"For the 2012-2013 school year, no school system employee is spared from our reduced work year, and subsequently, a reduction in salary," Superintendent John Harper said.
The central office meeting room was full of administrators as Harper presented his reduction plan to the board during a called meeting following the board's regular work session.
Despite concerns expressed online regarding middle school and high school sports, no activities will be cut. However, there will be a reduction in staff.
The largest reduction in employees approved dealt with media clerks, with each employee losing their position at each of the 19 schools for a savings of $297,152.
The reduction areas are as follows:
* STARS Pre-K at $342,872
* Three kindergarten parapro positions at $65,255
* Three elementary school teacher allotments at $195,000
* Reductions in middle school athletics staff at $48,696
* Middle school office staff at $62,268
* Alternative program at $129,000
* Driver's education at $198,301
* Reduction in high school registrars from 213 to 190 days at $13,310
* Transferring an assistant principal at $110,493
* Reductions in high school athletics staff at $97,920
* High school course offerings of 46 periods, unknown at this time.
* Full time retired teachers reduced to zero years experience at $159,509
* Media clerks at $297,152
* Seven teacher substitute parapro positions to "break even"
* Seven furlough days for all employees except 236 day employees at $672,052
* Reducing 236 day employees to 231 at $299,873
* Reduction from a 180 to 175 day instructional calendar at $158,800
* Reduction in system energy by 10 percent at $308,392
* Eliminating all non-competitive field trips for the 2012-2013 school year at $45,767
* Equalization reduction is at $59,480 (not acquired for this year's budget)
* Total revenue adjustments are at $3,145,183
* Millage rate increase of 1.5 mills at $3,114,338
"We're talking about people that work inside of our school system ... tearfully we've discussed what happens and it disheartens me greatly ... that we're looking at people and saying 'you don't have a position with us any longer,'" Harper said. "... These are good employees for us, there's nothing wrong with them, they're functioning well for us, and I'm the guy who has to stand in front of them and say, 'You don't have a job anymore,' and it breaks my heart."
Chief Financial Officer Todd Hooper and Harper have been reporting during meetings since summer 2011 an increase in employee health insurance handed down from the state that is expected to be "horrific," with a projected increase from $446 a month per employee in 2012 to $746 a month per employee in 2014. Both also cited a loss in equalization funding and what have been called "austerity reductions" handed down from the state.
"Essentially what the state has done over the last three years is diminish the money that they're sending us for our nurses in our schools and our nursing program, but I will point out to you the current cost to Bartow county [schools] is $716,000," Harper said. "The same situation with transportation, you see a constant decline there and ... this year for transportation [we received] $1,465,240 and transportation to run the busses and personnel cost $6,000,511."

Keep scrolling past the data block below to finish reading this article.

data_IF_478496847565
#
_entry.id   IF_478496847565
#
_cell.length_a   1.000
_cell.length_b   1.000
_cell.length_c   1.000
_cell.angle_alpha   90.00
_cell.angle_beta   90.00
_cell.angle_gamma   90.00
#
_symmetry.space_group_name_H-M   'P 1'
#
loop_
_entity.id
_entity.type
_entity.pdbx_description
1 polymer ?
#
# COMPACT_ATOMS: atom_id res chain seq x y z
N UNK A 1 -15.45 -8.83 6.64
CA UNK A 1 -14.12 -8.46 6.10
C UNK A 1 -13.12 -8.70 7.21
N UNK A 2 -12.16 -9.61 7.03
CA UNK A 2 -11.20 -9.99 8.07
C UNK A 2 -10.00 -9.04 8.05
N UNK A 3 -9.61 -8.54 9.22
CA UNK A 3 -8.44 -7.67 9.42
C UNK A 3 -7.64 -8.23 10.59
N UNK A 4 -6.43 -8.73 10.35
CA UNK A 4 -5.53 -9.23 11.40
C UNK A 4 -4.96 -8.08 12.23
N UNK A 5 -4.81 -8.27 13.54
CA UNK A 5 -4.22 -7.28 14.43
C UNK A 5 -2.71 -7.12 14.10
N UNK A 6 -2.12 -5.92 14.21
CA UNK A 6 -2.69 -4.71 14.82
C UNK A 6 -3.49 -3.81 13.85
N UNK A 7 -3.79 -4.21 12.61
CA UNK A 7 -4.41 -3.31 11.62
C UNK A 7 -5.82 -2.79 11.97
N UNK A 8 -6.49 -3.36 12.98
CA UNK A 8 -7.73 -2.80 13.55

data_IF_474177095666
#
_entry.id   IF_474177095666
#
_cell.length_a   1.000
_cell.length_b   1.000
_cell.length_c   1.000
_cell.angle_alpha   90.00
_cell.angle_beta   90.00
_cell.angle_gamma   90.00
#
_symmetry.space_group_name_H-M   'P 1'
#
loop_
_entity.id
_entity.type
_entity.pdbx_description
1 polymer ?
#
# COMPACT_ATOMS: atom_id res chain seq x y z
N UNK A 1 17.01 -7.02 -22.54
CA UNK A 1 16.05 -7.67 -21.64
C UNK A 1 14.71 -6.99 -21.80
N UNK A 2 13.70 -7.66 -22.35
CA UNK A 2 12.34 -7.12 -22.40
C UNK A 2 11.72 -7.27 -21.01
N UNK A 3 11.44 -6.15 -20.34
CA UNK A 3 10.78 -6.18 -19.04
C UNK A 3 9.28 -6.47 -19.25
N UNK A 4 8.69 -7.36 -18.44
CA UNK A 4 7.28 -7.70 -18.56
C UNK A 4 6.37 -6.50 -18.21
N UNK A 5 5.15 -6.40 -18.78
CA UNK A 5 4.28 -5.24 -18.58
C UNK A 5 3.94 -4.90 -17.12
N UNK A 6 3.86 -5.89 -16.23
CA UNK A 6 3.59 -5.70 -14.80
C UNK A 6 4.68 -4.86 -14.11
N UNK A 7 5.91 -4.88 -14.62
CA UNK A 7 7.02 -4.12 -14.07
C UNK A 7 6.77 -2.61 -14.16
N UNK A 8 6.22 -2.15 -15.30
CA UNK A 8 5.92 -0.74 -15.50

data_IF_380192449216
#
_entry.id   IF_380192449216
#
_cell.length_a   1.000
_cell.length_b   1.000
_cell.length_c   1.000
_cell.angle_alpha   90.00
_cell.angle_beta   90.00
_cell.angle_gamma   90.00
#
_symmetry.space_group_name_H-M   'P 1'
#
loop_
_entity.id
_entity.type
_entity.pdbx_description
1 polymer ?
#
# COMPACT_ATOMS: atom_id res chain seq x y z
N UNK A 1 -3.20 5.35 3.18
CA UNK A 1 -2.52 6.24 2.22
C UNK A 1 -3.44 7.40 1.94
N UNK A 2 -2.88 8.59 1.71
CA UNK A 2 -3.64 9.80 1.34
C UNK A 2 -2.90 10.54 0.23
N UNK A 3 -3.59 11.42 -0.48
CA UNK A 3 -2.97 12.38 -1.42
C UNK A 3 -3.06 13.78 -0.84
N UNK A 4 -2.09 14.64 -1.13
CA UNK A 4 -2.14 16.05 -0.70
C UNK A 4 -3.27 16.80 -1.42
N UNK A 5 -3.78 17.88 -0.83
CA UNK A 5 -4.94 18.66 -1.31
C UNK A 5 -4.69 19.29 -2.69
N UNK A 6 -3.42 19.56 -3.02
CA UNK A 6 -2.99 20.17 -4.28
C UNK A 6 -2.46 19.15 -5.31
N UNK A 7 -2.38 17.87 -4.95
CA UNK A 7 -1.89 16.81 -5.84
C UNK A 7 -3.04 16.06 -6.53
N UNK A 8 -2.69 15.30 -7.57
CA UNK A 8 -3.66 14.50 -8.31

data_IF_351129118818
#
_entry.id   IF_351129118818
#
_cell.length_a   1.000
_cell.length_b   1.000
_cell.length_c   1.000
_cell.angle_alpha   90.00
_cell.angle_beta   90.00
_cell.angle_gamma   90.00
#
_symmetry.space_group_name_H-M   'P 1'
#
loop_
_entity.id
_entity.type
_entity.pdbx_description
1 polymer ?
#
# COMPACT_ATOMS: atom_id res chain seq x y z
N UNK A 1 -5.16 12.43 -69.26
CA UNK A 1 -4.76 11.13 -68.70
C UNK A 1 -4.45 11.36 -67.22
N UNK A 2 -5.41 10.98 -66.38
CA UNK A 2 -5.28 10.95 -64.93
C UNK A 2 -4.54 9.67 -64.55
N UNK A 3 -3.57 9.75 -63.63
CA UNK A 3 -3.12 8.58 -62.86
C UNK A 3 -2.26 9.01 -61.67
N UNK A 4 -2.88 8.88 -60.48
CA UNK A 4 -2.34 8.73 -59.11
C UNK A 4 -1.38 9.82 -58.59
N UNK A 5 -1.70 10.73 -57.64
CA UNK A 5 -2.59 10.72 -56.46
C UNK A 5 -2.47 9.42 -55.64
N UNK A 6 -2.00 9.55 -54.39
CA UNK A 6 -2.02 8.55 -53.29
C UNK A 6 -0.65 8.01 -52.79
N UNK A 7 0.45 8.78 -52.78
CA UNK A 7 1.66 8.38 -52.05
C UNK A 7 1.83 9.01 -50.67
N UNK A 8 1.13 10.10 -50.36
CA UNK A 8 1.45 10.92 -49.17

Harper reported individual school systems have been consistently receiving less state funding as their student population grows. He said in the 2005-2006 school year, Bartow County had 13,818 students and received $64.4 million from the state.
"In 2011-2012, [we received] $62,706,000 with 14,035 children," Harper said.
Chairman Davis Nelson said he feels next year's budget may face similar difficulties.
"This has been an outstanding school system with outstanding children and employees, the parents and community leaders have loved this school district and supported it. The last thing any of us would want to do is impact somebody's job," Nelson said.
"As I looked at the list [of workforce reductions], many of those people I hired and now I have to look at them and be part of the ones who say, 'you don't have a job right now.' These are tough times and these people are left without a job, and those that are left [employed] will be doing it for less pay."
Other board members also spoke regarding the budget, including member John Howard, who voted last year to raise the millage rate.
"Over the past two years, we've cut about $5.6 million out of the teachers here in Bartow County, and I had voted last year to raise the millage rate, and I got a lot of flack for that, but I was elected to support the school system and unfortunately one of those [roles] is to make the tough [decisions]," Howard said. "It's not going to be a good year for us because people are going to blame us and they're going to look down upon us, but we know as a board, and especially our superintendent, that we're doing what needs to be done, and I appreciate the community looking past their initial upsetness about what's going to matter, they looked at our school system and knew we did all that we could do."
Board member Angie Cornett reiterated concerns that the local board was responsible for reductions in funding.
"If our decisions anger you or upset you in any way, direct [comments] to our state representatives because they are the ones who have chose to de-fund us and ultimately dismantle this school system," Cornett said.